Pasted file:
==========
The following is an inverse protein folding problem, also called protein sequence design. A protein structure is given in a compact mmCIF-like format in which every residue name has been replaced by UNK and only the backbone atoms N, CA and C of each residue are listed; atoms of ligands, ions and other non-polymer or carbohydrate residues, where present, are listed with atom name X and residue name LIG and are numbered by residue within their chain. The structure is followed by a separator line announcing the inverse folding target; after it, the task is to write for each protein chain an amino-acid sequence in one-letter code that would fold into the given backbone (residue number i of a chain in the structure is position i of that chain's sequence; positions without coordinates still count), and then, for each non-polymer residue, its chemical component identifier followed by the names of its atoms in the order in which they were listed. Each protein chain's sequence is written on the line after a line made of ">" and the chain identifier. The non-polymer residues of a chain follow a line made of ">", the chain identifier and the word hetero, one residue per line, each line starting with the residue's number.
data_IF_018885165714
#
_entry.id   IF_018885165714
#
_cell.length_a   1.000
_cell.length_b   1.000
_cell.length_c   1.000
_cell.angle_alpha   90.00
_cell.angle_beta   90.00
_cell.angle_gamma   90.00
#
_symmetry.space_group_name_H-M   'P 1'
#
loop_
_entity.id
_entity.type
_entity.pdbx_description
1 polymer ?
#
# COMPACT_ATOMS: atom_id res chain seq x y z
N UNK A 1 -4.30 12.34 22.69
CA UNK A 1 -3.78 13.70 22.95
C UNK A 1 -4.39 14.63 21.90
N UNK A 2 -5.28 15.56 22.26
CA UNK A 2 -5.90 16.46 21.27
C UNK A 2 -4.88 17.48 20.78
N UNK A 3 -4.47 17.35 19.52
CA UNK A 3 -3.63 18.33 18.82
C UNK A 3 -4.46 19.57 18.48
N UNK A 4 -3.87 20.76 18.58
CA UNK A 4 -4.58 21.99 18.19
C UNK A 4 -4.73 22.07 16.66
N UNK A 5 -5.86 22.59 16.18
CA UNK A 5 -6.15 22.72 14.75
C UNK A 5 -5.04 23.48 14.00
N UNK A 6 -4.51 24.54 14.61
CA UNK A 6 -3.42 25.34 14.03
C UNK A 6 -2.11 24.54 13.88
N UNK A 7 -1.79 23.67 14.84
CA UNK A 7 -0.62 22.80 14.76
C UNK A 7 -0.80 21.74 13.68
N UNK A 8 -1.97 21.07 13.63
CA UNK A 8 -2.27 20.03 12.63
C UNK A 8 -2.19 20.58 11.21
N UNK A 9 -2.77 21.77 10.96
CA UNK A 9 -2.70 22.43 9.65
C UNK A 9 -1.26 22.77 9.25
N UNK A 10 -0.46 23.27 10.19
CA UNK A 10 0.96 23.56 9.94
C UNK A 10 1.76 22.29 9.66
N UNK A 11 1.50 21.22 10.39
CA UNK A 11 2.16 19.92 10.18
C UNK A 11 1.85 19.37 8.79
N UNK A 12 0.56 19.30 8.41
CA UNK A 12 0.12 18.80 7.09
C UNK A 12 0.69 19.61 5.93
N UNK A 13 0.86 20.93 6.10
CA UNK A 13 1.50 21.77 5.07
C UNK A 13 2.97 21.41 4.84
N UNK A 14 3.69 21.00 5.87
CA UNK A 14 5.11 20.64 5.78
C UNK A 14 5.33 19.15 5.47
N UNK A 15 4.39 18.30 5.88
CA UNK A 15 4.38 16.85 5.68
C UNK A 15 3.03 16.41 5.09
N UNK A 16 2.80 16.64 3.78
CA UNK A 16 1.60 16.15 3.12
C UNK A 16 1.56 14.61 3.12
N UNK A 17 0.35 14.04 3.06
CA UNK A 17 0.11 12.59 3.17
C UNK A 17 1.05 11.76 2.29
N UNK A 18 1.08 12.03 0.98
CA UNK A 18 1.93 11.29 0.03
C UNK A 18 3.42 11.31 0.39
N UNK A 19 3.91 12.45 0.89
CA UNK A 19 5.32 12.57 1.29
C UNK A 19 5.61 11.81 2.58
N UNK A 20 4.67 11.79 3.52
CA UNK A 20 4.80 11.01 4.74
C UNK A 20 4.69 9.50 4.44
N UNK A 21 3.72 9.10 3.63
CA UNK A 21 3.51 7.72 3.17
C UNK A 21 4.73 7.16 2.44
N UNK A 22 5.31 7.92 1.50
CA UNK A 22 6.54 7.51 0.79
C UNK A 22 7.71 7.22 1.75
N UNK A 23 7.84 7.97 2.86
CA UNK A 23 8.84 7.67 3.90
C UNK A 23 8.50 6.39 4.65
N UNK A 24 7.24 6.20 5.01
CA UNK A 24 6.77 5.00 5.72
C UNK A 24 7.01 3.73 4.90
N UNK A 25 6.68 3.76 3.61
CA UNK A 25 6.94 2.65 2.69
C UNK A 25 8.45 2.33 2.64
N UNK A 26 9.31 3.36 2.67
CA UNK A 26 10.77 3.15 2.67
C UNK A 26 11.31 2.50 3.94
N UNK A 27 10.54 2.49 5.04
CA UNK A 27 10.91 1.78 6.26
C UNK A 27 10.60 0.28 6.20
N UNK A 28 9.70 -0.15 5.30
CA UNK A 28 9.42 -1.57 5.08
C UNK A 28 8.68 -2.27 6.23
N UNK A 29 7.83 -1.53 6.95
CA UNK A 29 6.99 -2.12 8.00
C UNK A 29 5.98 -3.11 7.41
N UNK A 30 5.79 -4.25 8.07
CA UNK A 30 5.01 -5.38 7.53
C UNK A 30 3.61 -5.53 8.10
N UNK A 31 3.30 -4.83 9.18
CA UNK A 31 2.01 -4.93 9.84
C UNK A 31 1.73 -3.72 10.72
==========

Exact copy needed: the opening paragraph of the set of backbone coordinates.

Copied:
The following is an inverse protein folding problem, also called protein sequence design. A protein structure is given in a compact mmCIF-like format in which every residue name has been replaced by UNK and only the backbone atoms N, CA and C of each residue are listed; atoms of ligands, ions and other non-polymer or carbohydrate residues, where present, are listed with atom name X and residue name LIG and are numbered by residue within their chain. The structure is followed by a separator line announcing the inverse folding target; after it, the task is to write for each protein chain an amino-acid sequence in one-letter code that would fold into the given backbone (residue number i of a chain in the structure is position i of that chain's sequence; positions without coordinates still count), and then, for each non-polymer residue, its chemical component identifier followed by the names of its atoms in the order in which they were listed. Each protein chain's sequence is written on the line after a line made of ">" and the chain identifier. The non-polymer residues of a chain follow a line made of ">", the chain identifier and the word hetero, one residue per line, each line starting with the residue's number.